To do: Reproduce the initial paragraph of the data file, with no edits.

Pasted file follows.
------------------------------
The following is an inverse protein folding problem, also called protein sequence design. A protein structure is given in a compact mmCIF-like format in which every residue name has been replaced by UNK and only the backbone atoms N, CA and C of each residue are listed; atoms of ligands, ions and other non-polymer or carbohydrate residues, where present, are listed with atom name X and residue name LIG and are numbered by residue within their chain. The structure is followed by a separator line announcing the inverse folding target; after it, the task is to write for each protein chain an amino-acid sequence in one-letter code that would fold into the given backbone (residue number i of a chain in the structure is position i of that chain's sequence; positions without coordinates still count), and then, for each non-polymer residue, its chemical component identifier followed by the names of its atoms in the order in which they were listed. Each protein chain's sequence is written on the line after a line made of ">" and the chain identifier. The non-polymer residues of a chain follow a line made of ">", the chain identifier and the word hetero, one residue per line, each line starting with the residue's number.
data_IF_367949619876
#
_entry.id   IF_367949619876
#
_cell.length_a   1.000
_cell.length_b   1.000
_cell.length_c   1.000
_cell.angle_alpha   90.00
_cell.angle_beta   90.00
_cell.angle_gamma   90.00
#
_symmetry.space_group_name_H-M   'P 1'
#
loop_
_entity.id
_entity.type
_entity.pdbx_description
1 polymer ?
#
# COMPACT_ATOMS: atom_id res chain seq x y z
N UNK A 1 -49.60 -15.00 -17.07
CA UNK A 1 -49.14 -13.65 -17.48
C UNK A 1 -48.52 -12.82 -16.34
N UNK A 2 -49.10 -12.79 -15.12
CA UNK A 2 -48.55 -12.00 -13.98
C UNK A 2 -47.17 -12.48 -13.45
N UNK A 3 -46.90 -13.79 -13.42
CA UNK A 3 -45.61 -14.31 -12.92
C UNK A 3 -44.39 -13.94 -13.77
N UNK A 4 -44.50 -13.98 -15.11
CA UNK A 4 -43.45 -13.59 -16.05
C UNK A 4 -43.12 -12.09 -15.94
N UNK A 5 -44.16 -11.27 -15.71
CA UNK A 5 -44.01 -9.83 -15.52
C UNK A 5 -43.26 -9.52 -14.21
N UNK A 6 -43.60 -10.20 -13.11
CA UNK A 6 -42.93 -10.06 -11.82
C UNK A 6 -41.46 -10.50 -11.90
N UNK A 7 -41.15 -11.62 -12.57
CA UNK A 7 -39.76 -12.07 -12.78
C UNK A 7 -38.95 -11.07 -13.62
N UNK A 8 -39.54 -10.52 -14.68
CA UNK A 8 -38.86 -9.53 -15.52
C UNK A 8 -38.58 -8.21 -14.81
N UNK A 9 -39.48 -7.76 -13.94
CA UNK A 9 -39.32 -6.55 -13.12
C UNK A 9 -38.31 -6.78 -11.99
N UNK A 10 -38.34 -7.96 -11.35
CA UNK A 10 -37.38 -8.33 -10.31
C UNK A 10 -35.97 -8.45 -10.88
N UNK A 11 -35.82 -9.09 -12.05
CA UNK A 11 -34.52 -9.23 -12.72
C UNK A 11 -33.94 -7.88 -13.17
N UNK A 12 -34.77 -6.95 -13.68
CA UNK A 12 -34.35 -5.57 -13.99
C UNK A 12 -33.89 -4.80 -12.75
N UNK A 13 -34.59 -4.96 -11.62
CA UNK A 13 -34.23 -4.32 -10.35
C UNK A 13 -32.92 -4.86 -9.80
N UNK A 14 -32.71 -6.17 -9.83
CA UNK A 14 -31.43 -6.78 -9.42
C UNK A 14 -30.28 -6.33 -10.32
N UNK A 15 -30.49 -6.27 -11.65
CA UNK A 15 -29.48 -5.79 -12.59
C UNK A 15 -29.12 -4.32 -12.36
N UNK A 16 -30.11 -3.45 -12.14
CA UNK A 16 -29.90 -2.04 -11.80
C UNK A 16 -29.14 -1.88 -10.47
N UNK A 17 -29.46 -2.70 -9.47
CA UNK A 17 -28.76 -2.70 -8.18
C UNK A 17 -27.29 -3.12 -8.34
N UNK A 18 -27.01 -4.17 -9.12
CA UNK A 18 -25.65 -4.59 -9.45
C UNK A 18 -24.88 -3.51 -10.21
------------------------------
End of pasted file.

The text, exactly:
The following is an inverse protein folding problem, also called protein sequence design. A protein structure is given in a compact mmCIF-like format in which every residue name has been replaced by UNK and only the backbone atoms N, CA and C of each residue are listed; atoms of ligands, ions and other non-polymer or carbohydrate residues, where present, are listed with atom name X and residue name LIG and are numbered by residue within their chain. The structure is followed by a separator line announcing the inverse folding target; after it, the task is to write for each protein chain an amino-acid sequence in one-letter code that would fold into the given backbone (residue number i of a chain in the structure is position i of that chain's sequence; positions without coordinates still count), and then, for each non-polymer residue, its chemical component identifier followed by the names of its atoms in the order in which they were listed. Each protein chain's sequence is written on the line after a line made of ">" and the chain identifier. The non-polymer residues of a chain follow a line made of ">", the chain identifier and the word hetero, one residue per line, each line starting with the residue's number.